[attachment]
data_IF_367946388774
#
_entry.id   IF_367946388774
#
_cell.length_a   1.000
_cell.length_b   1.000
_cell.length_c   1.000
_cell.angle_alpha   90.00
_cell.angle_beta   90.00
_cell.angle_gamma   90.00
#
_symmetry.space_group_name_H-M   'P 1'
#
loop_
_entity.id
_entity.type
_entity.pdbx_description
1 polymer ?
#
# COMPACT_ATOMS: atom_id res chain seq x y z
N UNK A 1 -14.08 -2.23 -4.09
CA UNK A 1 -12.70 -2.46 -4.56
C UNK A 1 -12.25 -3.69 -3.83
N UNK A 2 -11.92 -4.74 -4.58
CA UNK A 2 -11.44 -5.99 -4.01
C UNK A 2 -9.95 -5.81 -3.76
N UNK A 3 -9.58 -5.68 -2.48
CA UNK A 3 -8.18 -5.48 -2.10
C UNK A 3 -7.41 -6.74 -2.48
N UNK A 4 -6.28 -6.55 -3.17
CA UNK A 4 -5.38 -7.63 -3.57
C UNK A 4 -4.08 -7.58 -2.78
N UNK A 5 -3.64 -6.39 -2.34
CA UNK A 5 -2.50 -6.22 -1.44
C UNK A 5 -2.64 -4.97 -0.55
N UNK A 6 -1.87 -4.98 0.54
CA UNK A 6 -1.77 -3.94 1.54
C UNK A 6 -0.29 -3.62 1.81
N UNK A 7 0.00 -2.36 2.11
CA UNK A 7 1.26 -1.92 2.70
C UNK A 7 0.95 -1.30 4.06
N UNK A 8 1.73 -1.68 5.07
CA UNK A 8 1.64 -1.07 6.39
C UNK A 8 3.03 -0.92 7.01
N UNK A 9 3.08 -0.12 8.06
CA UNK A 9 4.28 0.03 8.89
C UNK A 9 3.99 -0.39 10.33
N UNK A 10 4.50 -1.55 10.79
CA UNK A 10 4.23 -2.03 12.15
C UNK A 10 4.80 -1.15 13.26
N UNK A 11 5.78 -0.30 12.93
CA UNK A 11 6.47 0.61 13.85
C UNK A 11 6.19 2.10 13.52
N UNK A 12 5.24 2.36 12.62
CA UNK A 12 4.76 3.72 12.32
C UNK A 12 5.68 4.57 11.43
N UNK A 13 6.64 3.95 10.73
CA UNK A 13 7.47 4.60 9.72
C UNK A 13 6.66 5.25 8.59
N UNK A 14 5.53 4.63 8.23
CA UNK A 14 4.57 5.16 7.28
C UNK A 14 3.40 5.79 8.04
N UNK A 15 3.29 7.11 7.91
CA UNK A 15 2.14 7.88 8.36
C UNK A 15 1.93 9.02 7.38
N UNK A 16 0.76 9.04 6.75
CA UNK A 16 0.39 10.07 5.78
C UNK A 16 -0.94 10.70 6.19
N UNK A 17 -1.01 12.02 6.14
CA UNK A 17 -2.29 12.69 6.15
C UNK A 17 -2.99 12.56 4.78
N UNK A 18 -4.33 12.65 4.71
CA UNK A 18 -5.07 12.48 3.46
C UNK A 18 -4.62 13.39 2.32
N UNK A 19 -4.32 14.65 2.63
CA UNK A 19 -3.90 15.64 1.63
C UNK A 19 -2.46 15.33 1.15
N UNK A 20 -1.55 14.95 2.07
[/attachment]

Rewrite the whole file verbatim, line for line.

data_IF_367946388774
#
_entry.id   IF_367946388774
#
_cell.length_a   1.000
_cell.length_b   1.000
_cell.length_c   1.000
_cell.angle_alpha   90.00
_cell.angle_beta   90.00
_cell.angle_gamma   90.00
#
_symmetry.space_group_name_H-M   'P 1'
#
loop_
_entity.id
_entity.type
_entity.pdbx_description
1 polymer ?
#
# COMPACT_ATOMS: atom_id res chain seq x y z
N UNK A 1 -14.08 -2.23 -4.09
CA UNK A 1 -12.70 -2.46 -4.56
C UNK A 1 -12.25 -3.69 -3.83
N UNK A 2 -11.92 -4.74 -4.58
CA UNK A 2 -11.44 -5.99 -4.01
C UNK A 2 -9.95 -5.81 -3.76
N UNK A 3 -9.58 -5.68 -2.48
CA UNK A 3 -8.18 -5.48 -2.10
C UNK A 3 -7.41 -6.74 -2.48
N UNK A 4 -6.28 -6.55 -3.17
CA UNK A 4 -5.38 -7.63 -3.57
C UNK A 4 -4.08 -7.58 -2.78
N UNK A 5 -3.64 -6.39 -2.34
CA UNK A 5 -2.50 -6.22 -1.44
C UNK A 5 -2.64 -4.97 -0.55
N UNK A 6 -1.87 -4.98 0.54
CA UNK A 6 -1.77 -3.94 1.54
C UNK A 6 -0.29 -3.62 1.81
N UNK A 7 0.00 -2.36 2.11
CA UNK A 7 1.26 -1.92 2.70
C UNK A 7 0.95 -1.30 4.06
N UNK A 8 1.73 -1.68 5.07
CA UNK A 8 1.64 -1.07 6.39
C UNK A 8 3.03 -0.92 7.01
N UNK A 9 3.08 -0.12 8.06
CA UNK A 9 4.28 0.03 8.89
C UNK A 9 3.99 -0.39 10.33
N UNK A 10 4.50 -1.55 10.79
CA UNK A 10 4.23 -2.03 12.15
C UNK A 10 4.80 -1.15 13.26
N UNK A 11 5.78 -0.30 12.93
CA UNK A 11 6.47 0.61 13.85
C UNK A 11 6.19 2.10 13.52
N UNK A 12 5.24 2.36 12.62
CA UNK A 12 4.76 3.72 12.32
C UNK A 12 5.68 4.57 11.43
N UNK A 13 6.64 3.95 10.73
CA UNK A 13 7.47 4.60 9.72
C UNK A 13 6.66 5.25 8.59
N UNK A 14 5.53 4.63 8.23
CA UNK A 14 4.57 5.16 7.28
C UNK A 14 3.40 5.79 8.04
N UNK A 15 3.29 7.11 7.91
CA UNK A 15 2.14 7.88 8.36
C UNK A 15 1.93 9.02 7.38
N UNK A 16 0.76 9.04 6.75
CA UNK A 16 0.39 10.07 5.78
C UNK A 16 -0.94 10.70 6.19
N UNK A 17 -1.01 12.02 6.14
CA UNK A 17 -2.29 12.69 6.15
C UNK A 17 -2.99 12.56 4.78
N UNK A 18 -4.33 12.65 4.71
CA UNK A 18 -5.07 12.48 3.46
C UNK A 18 -4.62 13.39 2.32
N UNK A 19 -4.32 14.65 2.63
CA UNK A 19 -3.90 15.64 1.63
C UNK A 19 -2.46 15.33 1.15
N UNK A 20 -1.55 14.95 2.07